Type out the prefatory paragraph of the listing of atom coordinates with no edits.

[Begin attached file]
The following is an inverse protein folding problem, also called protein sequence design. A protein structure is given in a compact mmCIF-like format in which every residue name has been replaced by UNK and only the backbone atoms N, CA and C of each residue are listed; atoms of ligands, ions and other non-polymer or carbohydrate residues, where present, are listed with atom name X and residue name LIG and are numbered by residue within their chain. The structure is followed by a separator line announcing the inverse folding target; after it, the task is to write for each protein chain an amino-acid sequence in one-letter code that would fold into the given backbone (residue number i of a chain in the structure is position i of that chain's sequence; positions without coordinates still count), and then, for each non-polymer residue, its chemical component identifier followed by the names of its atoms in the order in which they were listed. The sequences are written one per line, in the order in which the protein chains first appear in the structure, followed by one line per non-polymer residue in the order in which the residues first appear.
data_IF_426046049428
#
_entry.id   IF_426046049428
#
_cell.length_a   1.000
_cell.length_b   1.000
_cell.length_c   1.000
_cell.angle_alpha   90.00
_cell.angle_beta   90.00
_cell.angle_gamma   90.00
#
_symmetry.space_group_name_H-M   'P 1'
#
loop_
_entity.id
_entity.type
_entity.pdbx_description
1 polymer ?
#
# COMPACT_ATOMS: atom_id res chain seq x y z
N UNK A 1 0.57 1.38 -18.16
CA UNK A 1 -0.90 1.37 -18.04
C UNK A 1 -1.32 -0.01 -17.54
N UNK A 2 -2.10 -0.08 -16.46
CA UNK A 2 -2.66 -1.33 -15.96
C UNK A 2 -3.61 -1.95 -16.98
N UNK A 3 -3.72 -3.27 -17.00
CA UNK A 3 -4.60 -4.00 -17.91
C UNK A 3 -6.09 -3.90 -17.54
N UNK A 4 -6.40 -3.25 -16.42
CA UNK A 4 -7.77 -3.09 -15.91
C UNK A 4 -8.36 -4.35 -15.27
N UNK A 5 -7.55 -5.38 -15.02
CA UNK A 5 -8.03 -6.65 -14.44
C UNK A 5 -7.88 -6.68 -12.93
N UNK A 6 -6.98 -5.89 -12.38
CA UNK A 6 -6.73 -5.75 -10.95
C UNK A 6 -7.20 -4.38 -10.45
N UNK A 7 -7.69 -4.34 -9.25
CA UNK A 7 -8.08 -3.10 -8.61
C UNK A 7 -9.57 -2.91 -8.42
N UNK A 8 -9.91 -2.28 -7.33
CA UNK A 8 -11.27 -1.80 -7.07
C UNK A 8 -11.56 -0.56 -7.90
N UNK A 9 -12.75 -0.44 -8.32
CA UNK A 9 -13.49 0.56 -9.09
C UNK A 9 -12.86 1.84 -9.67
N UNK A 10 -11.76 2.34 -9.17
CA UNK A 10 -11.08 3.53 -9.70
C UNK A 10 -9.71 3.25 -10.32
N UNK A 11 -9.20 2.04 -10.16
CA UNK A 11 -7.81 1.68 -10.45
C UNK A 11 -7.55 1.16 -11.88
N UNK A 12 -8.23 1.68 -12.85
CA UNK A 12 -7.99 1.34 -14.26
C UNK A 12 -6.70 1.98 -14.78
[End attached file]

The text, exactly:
The following is an inverse protein folding problem, also called protein sequence design. A protein structure is given in a compact mmCIF-like format in which every residue name has been replaced by UNK and only the backbone atoms N, CA and C of each residue are listed; atoms of ligands, ions and other non-polymer or carbohydrate residues, where present, are listed with atom name X and residue name LIG and are numbered by residue within their chain. The structure is followed by a separator line announcing the inverse folding target; after it, the task is to write for each protein chain an amino-acid sequence in one-letter code that would fold into the given backbone (residue number i of a chain in the structure is position i of that chain's sequence; positions without coordinates still count), and then, for each non-polymer residue, its chemical component identifier followed by the names of its atoms in the order in which they were listed. The sequences are written one per line, in the order in which the protein chains first appear in the structure, followed by one line per non-polymer residue in the order in which the residues first appear.